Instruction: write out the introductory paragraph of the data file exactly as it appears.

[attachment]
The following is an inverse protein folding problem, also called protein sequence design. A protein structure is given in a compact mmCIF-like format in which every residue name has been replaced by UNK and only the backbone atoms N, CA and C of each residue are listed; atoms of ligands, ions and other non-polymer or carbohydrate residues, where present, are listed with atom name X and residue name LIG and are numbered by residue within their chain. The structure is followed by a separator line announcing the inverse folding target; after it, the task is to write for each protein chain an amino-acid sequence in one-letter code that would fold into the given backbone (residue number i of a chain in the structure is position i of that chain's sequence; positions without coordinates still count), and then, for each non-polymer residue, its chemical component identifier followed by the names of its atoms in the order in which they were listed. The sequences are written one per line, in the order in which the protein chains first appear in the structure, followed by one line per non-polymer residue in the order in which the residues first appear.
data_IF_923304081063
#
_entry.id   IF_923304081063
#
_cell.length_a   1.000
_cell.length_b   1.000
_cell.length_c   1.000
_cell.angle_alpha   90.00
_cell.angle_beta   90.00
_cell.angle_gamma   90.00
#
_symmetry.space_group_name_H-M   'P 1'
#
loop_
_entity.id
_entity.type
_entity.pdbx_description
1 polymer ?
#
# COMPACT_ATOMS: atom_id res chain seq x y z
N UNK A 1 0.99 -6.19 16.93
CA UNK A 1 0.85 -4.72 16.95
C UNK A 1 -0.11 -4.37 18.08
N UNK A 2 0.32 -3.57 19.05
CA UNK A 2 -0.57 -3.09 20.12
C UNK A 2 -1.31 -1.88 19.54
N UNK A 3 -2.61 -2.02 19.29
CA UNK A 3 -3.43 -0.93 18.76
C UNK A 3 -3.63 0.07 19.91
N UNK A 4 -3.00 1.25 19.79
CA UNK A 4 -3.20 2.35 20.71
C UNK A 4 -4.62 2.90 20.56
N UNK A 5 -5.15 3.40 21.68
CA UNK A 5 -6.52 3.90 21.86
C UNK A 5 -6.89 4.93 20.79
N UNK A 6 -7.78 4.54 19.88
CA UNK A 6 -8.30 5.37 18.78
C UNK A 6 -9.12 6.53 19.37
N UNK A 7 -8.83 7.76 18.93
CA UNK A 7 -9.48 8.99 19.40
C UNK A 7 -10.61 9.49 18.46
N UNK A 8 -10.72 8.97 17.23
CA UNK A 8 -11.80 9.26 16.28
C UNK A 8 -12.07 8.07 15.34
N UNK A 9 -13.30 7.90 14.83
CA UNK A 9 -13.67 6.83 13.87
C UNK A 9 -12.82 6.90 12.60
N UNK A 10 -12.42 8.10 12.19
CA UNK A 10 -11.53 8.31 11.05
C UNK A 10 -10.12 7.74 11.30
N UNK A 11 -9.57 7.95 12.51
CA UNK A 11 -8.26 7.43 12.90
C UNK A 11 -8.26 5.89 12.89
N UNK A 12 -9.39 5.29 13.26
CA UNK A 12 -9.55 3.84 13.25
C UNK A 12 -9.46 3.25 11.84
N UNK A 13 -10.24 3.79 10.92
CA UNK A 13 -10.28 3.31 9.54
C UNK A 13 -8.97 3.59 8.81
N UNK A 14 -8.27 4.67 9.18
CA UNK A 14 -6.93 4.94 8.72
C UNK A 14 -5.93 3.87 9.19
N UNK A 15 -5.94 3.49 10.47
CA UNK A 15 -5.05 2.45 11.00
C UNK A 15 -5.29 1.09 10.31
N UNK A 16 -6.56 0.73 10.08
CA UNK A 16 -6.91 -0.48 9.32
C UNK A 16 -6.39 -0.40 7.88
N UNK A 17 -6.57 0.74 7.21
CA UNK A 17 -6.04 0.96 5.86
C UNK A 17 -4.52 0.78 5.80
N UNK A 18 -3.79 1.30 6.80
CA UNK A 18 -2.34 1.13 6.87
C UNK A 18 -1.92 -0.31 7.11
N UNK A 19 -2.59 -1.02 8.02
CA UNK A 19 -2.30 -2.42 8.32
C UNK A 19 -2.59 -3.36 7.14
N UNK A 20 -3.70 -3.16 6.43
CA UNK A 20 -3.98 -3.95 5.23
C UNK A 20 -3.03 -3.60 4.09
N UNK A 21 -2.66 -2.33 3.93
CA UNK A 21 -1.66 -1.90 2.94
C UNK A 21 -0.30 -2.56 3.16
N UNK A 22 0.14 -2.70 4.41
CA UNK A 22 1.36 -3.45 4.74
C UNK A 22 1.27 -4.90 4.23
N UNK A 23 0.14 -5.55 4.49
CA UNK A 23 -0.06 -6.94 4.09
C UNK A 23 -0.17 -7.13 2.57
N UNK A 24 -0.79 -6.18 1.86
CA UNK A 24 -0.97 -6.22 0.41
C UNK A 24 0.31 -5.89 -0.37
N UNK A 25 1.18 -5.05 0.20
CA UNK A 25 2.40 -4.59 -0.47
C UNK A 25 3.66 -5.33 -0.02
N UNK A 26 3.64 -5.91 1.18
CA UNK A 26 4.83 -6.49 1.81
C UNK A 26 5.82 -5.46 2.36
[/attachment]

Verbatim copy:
The following is an inverse protein folding problem, also called protein sequence design. A protein structure is given in a compact mmCIF-like format in which every residue name has been replaced by UNK and only the backbone atoms N, CA and C of each residue are listed; atoms of ligands, ions and other non-polymer or carbohydrate residues, where present, are listed with atom name X and residue name LIG and are numbered by residue within their chain. The structure is followed by a separator line announcing the inverse folding target; after it, the task is to write for each protein chain an amino-acid sequence in one-letter code that would fold into the given backbone (residue number i of a chain in the structure is position i of that chain's sequence; positions without coordinates still count), and then, for each non-polymer residue, its chemical component identifier followed by the names of its atoms in the order in which they were listed. The sequences are written one per line, in the order in which the protein chains first appear in the structure, followed by one line per non-polymer residue in the order in which the residues first appear.